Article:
Outdoor advertising and intellectual property

By Victor Nzomo

A variety of intellectual property rights subsist in and protect works in the constantly evolving outdoor advertising industry.

Businesses often spend much time and money to create a successful advertising campaign. It is important to protect your intellectual property assets, so that others do not unfairly copy or free-ride upon your innovative creations.” – Lien Verbauwhede, World Intellectual Property Organization

Like in many parts of the world, the advertising sector in Kenya is the new battle-ground upon which businesses compete to creatively and uniquely pass on relevant information to customers so as to facilitate and positively influence their buying decisions. It is generally agreed that for an advertisement to be effective, it must first get noticed, and then be remembered long enough to persuasively communicate the unique selling proposition of a product or service, so as to make potential customers into actual ones. Outdoor advertising, in particular, is considered a cost effective way of giving messages the maximum exposure. Outdoor advertising includes billboards, outdoor signs, printed messaging, street banners, posters, brochures etc.

There has been a steady increase in the number of creative new outdoor advertisements by both medium-sized and large companies leading to a surge in the number of billboards along streets and highways in urban areas. Billboards appear to be by far the preferred medium for outdoor advertising. There are several types of intellectual property (“IP”) rights that are involved in billboard advertising. For instance, most of the creative content on the billboard (text, images, art, graphics, lay-out) may be protected by copyright along with any advertising slogans which may also be protected by trademark law.

In addition, industrial design law may be crucial for protection of billboards. Industrial designs cover the three dimensional form of billboards provided that such form gives a special appearance to a product of industry and can serve as a pattern for a product of industry. In the case of ENG Kenya Ltd v Magnate Ventures Ltd (2009), both the plaintiff and defendant carried on business in the outdoor advertising sector and the plaintiff alleged that the defendant had infringed on the plaintiff’s design for ‘suburban signs’. The court held that the registration of the plaintiffs’ design at the Kenya Industrial Property Institute (KIPI) was proof enough that the design was unique and capable of registration. The plaintiff could therefore claim exclusive right to the design. The court further stated that the defendant had copied the plaintiffs’ design in bad faith.

For printing and branding companies, it is important to be conscious of IP issues that may affect their various advertising solutions provided. In this regard, the case of Alternative Media Ltd v Safaricom Ltd (2004) is instructive. The plaintiff, who is in the business of advertising, graphic design and media communication solutions, sued the defendant claiming copyright infringement of the plaintiff’s design that it had submitted to the defendant as a proposal to be used on prepaid airtime scratch cards. The court held that the defendant had indeed infringed on the plaintiff’s rights under copyright law because the design they used on their airtime scratch cards was substantially the same as the one submitted by the plaintiff to them as a proposal.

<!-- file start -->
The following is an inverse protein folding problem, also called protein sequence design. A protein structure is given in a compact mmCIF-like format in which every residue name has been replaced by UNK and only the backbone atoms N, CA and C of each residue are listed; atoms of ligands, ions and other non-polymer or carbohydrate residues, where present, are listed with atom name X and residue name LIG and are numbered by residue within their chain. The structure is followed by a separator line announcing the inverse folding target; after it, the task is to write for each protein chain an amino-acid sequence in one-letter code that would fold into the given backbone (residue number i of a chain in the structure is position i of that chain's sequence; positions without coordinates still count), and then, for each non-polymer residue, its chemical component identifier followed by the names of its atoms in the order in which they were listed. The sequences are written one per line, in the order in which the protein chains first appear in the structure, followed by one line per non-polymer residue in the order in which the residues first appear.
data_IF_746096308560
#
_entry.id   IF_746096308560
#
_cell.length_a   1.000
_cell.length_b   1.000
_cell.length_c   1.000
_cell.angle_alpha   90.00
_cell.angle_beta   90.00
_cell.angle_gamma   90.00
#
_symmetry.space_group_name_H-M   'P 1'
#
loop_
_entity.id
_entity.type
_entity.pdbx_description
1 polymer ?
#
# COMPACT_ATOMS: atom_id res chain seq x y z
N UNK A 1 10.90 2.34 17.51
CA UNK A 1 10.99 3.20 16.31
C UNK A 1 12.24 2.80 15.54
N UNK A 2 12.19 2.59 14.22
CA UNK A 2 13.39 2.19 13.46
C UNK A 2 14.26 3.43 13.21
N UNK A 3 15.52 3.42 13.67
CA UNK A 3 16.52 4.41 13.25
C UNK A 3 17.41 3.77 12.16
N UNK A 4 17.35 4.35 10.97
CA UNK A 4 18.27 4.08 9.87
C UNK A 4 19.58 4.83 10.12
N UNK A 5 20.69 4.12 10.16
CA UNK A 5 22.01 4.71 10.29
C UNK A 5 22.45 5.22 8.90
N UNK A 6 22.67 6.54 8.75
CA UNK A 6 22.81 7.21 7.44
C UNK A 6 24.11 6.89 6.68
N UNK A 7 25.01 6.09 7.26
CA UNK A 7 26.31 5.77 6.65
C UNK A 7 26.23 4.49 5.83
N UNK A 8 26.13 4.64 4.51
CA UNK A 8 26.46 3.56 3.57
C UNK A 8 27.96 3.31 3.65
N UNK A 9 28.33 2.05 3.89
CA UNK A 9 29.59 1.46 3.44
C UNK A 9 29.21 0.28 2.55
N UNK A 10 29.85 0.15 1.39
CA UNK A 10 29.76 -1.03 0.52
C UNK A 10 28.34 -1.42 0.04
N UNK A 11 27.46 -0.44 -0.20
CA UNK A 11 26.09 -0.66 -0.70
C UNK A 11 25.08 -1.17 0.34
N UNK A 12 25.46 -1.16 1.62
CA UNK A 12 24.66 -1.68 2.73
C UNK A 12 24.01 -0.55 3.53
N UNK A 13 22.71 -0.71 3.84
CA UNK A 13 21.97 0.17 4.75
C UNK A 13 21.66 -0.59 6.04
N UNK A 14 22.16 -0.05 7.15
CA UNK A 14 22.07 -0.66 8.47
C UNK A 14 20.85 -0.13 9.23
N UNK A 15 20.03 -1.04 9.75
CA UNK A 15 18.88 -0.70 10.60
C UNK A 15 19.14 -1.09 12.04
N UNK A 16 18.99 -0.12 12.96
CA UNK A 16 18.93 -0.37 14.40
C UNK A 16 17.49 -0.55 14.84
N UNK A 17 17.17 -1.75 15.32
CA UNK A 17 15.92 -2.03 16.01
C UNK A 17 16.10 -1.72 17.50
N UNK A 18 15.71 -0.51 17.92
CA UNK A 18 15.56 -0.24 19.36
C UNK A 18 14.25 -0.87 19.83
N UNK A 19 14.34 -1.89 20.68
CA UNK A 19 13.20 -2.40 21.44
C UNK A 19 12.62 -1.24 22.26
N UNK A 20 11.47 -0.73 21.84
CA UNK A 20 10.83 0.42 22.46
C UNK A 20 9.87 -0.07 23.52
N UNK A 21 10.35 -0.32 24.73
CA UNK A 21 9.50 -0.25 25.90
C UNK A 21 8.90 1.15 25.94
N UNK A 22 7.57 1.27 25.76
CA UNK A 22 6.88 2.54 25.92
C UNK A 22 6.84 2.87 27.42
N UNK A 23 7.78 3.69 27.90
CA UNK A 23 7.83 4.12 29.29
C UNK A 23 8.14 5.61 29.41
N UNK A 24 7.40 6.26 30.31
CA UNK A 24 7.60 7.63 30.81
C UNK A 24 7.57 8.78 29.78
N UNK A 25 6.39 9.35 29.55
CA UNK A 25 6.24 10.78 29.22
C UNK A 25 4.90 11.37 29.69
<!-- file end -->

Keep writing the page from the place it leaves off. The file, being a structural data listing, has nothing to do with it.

Another interesting area of outdoor advertising is transit advertising or media. As an example, projects which involve advertising fused with custom-made audio and audio-visual content that play in public service vehicles (PSVs) countrywide, as well as other public places including supermarkets, malls, banking halls, bars, clubs and restaurants, to name a few. Apart from that, there are also promising innovations such as LCD displays that display scrolling advertisements and are installed in PSVs. These LCD screens are fitted with global positioning system devices and the advertisements are programmed to be location specific. This means that it is possible to program a commercial on a supermarket to run when the PSV is within its proximity, which will broadcast special offers, promotions and goods available. Although geo-local transit advertising may not meet the threshold of absolute novelty required for patent protection in Kenya, there may be other aspects of this innovation that may be eligible for patent or industrial design and utility model protection.

About the author

Victor Nzomo
Victor is a qualified Kenyan attorney who has studied and worked in Kenya, South Africa and Switzerland. His specialties are intellectual property (IP) and information technology law. Victor is a Research Fellow at Strathmore University’s Centre for Intellectual Property and Information Technology Law (CIPIT) and a member of the Creative Commons (CC) Kenya Public Lead Team. Victor is also a co-founder of IP Assets Consulting, a specialist firm providing a range of IP-related professional services to both private- and public-sector clients, including IP registrations, training and mentoring, and advice on asset management and enforcement. He may be reached at victor[at]ipassetskenya.com.